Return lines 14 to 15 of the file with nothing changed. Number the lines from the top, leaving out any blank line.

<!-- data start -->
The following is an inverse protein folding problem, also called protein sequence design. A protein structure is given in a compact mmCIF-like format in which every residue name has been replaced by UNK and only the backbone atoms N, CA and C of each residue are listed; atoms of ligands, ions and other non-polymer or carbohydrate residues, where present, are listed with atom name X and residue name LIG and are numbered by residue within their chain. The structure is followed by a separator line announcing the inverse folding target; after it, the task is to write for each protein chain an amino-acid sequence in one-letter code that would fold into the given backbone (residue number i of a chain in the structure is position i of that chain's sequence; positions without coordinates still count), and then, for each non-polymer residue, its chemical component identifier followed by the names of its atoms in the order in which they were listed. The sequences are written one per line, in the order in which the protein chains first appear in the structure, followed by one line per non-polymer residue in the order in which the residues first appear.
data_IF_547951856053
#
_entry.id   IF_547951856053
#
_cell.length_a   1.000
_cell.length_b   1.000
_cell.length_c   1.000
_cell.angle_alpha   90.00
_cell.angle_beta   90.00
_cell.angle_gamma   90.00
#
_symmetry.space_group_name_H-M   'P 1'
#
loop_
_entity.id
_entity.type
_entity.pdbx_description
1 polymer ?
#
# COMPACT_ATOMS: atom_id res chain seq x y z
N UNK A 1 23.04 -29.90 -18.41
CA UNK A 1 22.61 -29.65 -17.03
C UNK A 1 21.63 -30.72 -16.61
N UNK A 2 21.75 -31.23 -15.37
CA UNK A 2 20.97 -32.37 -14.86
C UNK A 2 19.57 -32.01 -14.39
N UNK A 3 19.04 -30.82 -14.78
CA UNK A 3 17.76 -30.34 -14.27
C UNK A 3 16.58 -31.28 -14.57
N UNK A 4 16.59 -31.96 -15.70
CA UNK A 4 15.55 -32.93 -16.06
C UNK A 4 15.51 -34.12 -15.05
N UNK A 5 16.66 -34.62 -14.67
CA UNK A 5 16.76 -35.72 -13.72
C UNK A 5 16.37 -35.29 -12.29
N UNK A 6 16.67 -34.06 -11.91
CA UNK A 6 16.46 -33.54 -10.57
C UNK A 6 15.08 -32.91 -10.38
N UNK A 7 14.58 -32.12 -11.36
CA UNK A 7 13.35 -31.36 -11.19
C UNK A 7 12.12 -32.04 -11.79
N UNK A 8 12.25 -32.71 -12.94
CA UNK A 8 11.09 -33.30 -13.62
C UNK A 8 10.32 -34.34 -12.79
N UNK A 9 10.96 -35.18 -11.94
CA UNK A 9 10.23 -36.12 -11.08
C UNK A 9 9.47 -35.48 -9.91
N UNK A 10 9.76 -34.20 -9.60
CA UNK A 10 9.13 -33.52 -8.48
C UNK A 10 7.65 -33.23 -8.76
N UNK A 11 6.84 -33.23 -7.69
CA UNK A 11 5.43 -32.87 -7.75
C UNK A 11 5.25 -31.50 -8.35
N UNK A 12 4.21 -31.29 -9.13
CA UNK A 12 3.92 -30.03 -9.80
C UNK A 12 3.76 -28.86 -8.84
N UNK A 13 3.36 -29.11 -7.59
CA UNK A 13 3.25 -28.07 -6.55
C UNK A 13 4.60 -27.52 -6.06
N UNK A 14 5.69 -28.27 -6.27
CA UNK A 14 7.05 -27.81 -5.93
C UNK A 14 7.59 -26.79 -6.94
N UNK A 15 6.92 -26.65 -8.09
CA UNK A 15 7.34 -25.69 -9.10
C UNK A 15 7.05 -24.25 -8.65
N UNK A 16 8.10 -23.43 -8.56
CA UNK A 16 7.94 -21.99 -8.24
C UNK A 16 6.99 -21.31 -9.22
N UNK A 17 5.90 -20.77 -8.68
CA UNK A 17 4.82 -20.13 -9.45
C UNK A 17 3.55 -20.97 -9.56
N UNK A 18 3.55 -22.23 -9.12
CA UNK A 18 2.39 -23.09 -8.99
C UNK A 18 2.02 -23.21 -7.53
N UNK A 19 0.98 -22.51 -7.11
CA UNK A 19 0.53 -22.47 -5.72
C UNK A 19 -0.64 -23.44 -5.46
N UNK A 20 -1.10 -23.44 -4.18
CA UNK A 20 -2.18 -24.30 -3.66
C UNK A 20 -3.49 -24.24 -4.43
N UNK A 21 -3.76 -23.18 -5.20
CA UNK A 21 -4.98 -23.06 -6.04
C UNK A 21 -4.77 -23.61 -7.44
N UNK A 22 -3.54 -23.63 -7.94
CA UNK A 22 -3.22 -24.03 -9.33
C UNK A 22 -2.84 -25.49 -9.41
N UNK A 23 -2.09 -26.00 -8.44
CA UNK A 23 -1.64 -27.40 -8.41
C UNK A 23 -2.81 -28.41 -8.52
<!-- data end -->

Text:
#
loop_